Slide 20 - Self-Organizing Hierarchical Routing for Scalable Ad Hoc Networking David B. Johnson Department of Computer Science Rice University dbj@cs.rice.edu Monarch Project Introduction Safari project goals: Self-organizing, adaptive network hierarchy Scalable ad hoc network routing (10s of thousands of nodes) Self-organizing higher layer network services and applications Integrated with Internet infrastructure where it exists Safari leverages and tightly integrates two areas of research: Ad hoc networking Peer-to-peer networking Builds an adaptive, proximity-based hierarchy of cells and leverages this for scalable routing and higher layer services Funded by NSF Special Projects in Networking Research (January 2004) Safari Hierarchy Self-Organization All nodes are equivalent – no specialized nodes assumed: Safari Hierarchy Self-Organization Nodes self-elect to become a buoy: Safari Hierarchy Self-Organization Buoy nodes send limited propagation beacon floods: Safari Hierarchy Self-Organization Other nodes associate with a buoy to form cells: Safari Hierarchy Self-Organization Buoys at one level self-elect to become buoy at next higher level: Safari Hierarchy Self-Organization Forming cells at each higher level too: Simulation Example Safari Coordinates A node’s coordinates = associated cell id at each hierarchy level a d c b e A C B A.b A.a A.c A.d A.e Safari Routing Overview Destination node coordinates: Stored and looked up in Distributed Hash Table (DHT) using embedded peer-to-peer system Hybrid routing protocol components: Route to destination cell following beacons (proactive routing) Incremental local repair in this path (reactive routing) Route to destination node within final cell (reactive routing) Routing table at a node: Remembers information from beacons received: Coordinates of buoy sending beacon Previous hop node from which beacon received Hop count back to the buoy Sequence number of most recent beacon from that buoy Proactive Inter-cell Routing Range of beacons from a buoy node: Nodes in the cell associated with that buoy Nodes a few hops away, giving them a chance to join that cell Nodes in the containing cell one level up in the hierarchy Routing table lookup algorithm: Nodes outside the cell hear the beacons: Reasons described above Wireless propagation allows nearby nodes to hear too Longest common prefix matching (similar to Internet !) : Compare your own coordinates to each entry in routing table As soon as packet comes to node with more detailed table entry, packet starts following lower in routing hierarchy Packets are routed toward buoys, not through buoys! Routing Example Source node S is sending a packet to destination node D: S D Routing Example Follow beacon path toward level 3 cell in which D is located: S D Routing Example Follow beacon path toward level 2 cell in which D is located: S D Routing Example Follow beacon path toward level 1 cell in which D is located: S D Reactive Intra-cell Routing Dynamic Source Routing protocol (DSR): Discovers routes only as needed, on demand (Route Discovery) Detects when links being used for routing are broken, on demand only as they are used (Route Maintenance) Very low overhead, scalable to mobility and traffic needs Zero overhead until new route is needed Using DSR in Safari routing: DSR originally designed for small or medium sized networks Safari intended to scale to much larger sizes Safari uses DSR only within destination fundamental cell Size of fundamental cells created by Safari balance two things: Small enough for very easy efficient reactive routing Large enough to minimize when nodes move to new cells Routing Example On-demand DSR routing to destination node D: S D Reactive Inter-cell Route Repair Beacons are sent only periodically: Long interval between beacons important for low overhead The higher the level in hierarchy, the less frequent the beacon Following beacon reverse path may fail if nodes have moved Safari local route repair in the beacon paths: Limited-hop on-demand Route Discovery Flood flows “downhill” with limited “uphill” allowed “Altitude” is  prefix length matched, sequence #, hop count  Result reestablishes new path as if original beacon path Buoy node Increasing “altitude” with hops away from buoy A node has moved away from buoy Simulation Evaluation Simulated using ns-2, includes detailed physical model IEEE 802.11 at 2 Mbps, nominal range 250 m Studied scale from 50 to 1000 nodes: Randomly distributed in space Density maintained equivalent to 50 nodes in 10001000 m Studied percentage of nodes being mobile from 0% to 100% Moving with Random Waypoint model, average 5 m/s Data traffic is Constant Bit Rate (CBR): Flows with randomly chosen source and destination 4 packets/second, 64 bytes/packet Metrics shown: Packet Delivery Ratio: percentage of packets delivered Overhead: individual transmissions of routing packets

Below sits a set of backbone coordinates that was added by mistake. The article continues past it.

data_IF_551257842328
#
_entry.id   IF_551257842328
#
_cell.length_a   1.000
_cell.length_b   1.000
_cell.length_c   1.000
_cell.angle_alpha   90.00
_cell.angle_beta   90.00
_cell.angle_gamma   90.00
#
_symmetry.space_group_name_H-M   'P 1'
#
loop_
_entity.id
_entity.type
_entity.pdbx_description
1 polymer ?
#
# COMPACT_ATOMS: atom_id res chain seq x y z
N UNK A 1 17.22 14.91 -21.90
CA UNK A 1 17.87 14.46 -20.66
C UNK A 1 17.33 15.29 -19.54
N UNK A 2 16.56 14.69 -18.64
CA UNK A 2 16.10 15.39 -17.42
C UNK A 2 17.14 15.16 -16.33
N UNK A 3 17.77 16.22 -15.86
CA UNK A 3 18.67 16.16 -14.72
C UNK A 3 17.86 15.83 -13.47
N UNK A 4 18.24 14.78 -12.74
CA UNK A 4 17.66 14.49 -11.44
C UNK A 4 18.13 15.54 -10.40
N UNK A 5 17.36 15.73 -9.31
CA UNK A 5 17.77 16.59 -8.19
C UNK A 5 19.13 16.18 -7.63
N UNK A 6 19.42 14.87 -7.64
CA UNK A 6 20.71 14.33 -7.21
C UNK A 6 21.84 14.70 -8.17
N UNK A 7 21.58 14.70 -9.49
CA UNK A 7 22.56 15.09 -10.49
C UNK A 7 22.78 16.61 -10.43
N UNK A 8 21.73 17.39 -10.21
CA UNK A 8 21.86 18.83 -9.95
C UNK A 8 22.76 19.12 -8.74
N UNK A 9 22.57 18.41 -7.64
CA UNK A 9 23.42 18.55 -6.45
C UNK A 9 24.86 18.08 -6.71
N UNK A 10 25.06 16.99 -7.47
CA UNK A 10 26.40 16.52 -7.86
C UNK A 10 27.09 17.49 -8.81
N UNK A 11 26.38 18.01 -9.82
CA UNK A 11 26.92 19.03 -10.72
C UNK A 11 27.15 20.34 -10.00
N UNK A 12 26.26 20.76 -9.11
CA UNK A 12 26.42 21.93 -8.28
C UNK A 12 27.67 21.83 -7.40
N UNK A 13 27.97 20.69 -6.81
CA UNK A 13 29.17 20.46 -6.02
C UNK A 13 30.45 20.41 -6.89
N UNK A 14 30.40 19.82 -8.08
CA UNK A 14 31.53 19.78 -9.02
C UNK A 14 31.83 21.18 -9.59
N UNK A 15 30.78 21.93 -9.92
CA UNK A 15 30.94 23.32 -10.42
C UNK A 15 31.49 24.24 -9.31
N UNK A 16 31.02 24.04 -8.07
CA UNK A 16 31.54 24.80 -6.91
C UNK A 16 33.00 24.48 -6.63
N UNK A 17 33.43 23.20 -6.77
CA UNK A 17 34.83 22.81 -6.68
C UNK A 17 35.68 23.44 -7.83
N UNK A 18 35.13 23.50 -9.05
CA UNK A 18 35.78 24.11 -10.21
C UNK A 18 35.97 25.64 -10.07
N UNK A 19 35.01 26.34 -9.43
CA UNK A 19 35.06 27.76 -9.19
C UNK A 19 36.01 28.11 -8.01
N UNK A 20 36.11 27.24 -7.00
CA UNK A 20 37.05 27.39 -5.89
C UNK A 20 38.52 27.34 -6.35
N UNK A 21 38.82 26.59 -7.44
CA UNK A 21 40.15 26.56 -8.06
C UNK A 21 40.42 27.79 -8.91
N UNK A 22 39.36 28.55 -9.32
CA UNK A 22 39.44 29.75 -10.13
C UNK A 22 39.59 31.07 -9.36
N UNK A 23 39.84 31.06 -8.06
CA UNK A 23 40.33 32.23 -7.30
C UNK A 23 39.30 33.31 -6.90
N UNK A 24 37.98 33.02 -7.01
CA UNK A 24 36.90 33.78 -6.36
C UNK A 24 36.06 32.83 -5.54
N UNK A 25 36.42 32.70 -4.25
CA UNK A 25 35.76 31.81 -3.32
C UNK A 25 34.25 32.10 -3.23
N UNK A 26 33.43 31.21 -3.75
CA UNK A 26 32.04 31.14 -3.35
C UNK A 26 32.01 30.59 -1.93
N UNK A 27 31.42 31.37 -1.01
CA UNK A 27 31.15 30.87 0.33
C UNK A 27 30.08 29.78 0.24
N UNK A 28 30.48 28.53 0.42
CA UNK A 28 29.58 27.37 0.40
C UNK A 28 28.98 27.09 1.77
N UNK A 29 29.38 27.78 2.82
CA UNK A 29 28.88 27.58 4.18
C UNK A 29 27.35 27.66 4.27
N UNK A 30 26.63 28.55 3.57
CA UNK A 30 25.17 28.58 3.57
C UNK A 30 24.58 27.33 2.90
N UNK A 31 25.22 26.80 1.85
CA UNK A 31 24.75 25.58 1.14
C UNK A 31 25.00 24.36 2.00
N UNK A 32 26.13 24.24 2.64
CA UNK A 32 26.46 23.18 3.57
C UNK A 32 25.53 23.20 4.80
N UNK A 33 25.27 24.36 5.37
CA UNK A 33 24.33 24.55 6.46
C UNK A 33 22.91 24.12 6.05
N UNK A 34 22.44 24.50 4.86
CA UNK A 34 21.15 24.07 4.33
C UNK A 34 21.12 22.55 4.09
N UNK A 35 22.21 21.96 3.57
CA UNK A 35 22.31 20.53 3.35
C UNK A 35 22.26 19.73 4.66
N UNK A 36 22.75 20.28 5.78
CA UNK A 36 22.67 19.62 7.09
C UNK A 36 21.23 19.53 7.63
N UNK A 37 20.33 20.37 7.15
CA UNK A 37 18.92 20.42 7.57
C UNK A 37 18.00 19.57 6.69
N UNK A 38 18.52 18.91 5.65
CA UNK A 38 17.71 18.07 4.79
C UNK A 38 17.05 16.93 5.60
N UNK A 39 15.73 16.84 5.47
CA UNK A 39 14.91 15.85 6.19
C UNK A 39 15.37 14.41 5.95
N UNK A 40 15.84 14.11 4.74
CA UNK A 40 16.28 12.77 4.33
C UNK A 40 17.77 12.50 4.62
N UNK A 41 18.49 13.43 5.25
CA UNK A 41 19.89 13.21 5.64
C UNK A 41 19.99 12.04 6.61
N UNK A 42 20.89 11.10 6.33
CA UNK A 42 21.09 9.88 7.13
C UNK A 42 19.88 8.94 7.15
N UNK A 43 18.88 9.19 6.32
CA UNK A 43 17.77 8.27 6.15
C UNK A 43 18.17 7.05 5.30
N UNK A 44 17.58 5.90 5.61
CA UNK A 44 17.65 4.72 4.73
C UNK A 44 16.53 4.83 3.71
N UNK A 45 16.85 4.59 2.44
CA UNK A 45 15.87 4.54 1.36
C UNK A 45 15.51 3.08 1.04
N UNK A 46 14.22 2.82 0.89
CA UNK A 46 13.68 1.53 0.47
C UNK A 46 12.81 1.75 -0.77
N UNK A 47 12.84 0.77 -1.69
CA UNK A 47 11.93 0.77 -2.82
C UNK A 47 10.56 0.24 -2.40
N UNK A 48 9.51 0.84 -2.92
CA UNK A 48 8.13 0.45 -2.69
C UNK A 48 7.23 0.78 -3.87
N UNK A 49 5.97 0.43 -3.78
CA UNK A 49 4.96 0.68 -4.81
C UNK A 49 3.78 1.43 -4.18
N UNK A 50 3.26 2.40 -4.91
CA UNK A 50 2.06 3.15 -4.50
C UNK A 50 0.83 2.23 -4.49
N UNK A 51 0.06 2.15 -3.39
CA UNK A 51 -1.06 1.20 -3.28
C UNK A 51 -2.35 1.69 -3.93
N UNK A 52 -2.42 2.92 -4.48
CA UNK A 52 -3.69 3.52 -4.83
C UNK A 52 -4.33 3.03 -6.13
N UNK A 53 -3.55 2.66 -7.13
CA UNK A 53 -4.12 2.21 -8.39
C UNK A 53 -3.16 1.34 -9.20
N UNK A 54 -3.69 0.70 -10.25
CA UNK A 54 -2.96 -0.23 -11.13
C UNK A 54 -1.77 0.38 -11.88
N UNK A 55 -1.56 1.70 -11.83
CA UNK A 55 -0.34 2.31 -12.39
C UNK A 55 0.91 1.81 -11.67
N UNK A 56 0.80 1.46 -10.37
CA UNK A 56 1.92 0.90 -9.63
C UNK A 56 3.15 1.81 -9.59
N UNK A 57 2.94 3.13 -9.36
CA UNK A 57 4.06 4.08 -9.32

Slide 21 - Self-Organizing Hierarchical Routing for Scalable Ad Hoc Networking David B. Johnson Department of Computer Science Rice University dbj@cs.rice.edu Monarch Project Introduction Safari project goals: Self-organizing, adaptive network hierarchy Scalable ad hoc network routing (10s of thousands of nodes) Self-organizing higher layer network services and applications Integrated with Internet infrastructure where it exists Safari leverages and tightly integrates two areas of research: Ad hoc networking Peer-to-peer networking Builds an adaptive, proximity-based hierarchy of cells and leverages this for scalable routing and higher layer services Funded by NSF Special Projects in Networking Research (January 2004) Safari Hierarchy Self-Organization All nodes are equivalent – no specialized nodes assumed: Safari Hierarchy Self-Organization Nodes self-elect to become a buoy: Safari Hierarchy Self-Organization Buoy nodes send limited propagation beacon floods: Safari Hierarchy Self-Organization Other nodes associate with a buoy to form cells: Safari Hierarchy Self-Organization Buoys at one level self-elect to become buoy at next higher level: Safari Hierarchy Self-Organization Forming cells at each higher level too: Simulation Example Safari Coordinates A node’s coordinates = associated cell id at each hierarchy level a d c b e A C B A.b A.a A.c A.d A.e Safari Routing Overview Destination node coordinates: Stored and looked up in Distributed Hash Table (DHT) using embedded peer-to-peer system Hybrid routing protocol components: Route to destination cell following beacons (proactive routing) Incremental local repair in this path (reactive routing) Route to destination node within final cell (reactive routing) Routing table at a node: Remembers information from beacons received: Coordinates of buoy sending beacon Previous hop node from which beacon received Hop count back to the buoy Sequence number of most recent beacon from that buoy Proactive Inter-cell Routing Range of beacons from a buoy node: Nodes in the cell associated with that buoy Nodes a few hops away, giving them a chance to join that cell Nodes in the containing cell one level up in the hierarchy Routing table lookup algorithm: Nodes outside the cell hear the beacons: Reasons described above Wireless propagation allows nearby nodes to hear too Longest common prefix matching (similar to Internet !) : Compare your own coordinates to each entry in routing table As soon as packet comes to node with more detailed table entry, packet starts following lower in routing hierarchy Packets are routed toward buoys, not through buoys! Routing Example Source node S is sending a packet to destination node D: S D Routing Example Follow beacon path toward level 3 cell in which D is located: S D Routing Example Follow beacon path toward level 2 cell in which D is located: S D Routing Example Follow beacon path toward level 1 cell in which D is located: S D Reactive Intra-cell Routing Dynamic Source Routing protocol (DSR): Discovers routes only as needed, on demand (Route Discovery) Detects when links being used for routing are broken, on demand only as they are used (Route Maintenance) Very low overhead, scalable to mobility and traffic needs Zero overhead until new route is needed Using DSR in Safari routing: DSR originally designed for small or medium sized networks Safari intended to scale to much larger sizes Safari uses DSR only within destination fundamental cell Size of fundamental cells created by Safari balance two things: Small enough for very easy efficient reactive routing Large enough to minimize when nodes move to new cells Routing Example On-demand DSR routing to destination node D: S D Reactive Inter-cell Route Repair Beacons are sent only periodically: Long interval between beacons important for low overhead The higher the level in hierarchy, the less frequent the beacon Following beacon reverse path may fail if nodes have moved Safari local route repair in the beacon paths: Limited-hop on-demand Route Discovery Flood flows “downhill” with limited “uphill” allowed “Altitude” is  prefix length matched, sequence #, hop count  Result reestablishes new path as if original beacon path Buoy node Increasing “altitude” with hops away from buoy A node has moved away from buoy Simulation Evaluation Simulated using ns-2, includes detailed physical model IEEE 802.11 at 2 Mbps, nominal range 250 m Studied scale from 50 to 1000 nodes: Randomly distributed in space Density maintained equivalent to 50 nodes in 10001000 m Studied percentage of nodes being mobile from 0% to 100% Moving with Random Waypoint model, average 5 m/s Data traffic is Constant Bit Rate (CBR): Flows with randomly chosen source and destination 4 packets/second, 64 bytes/packet Metrics shown: Packet Delivery Ratio: percentage of packets delivered Overhead: individual transmissions of routing packets PDR vs. Number of Nodes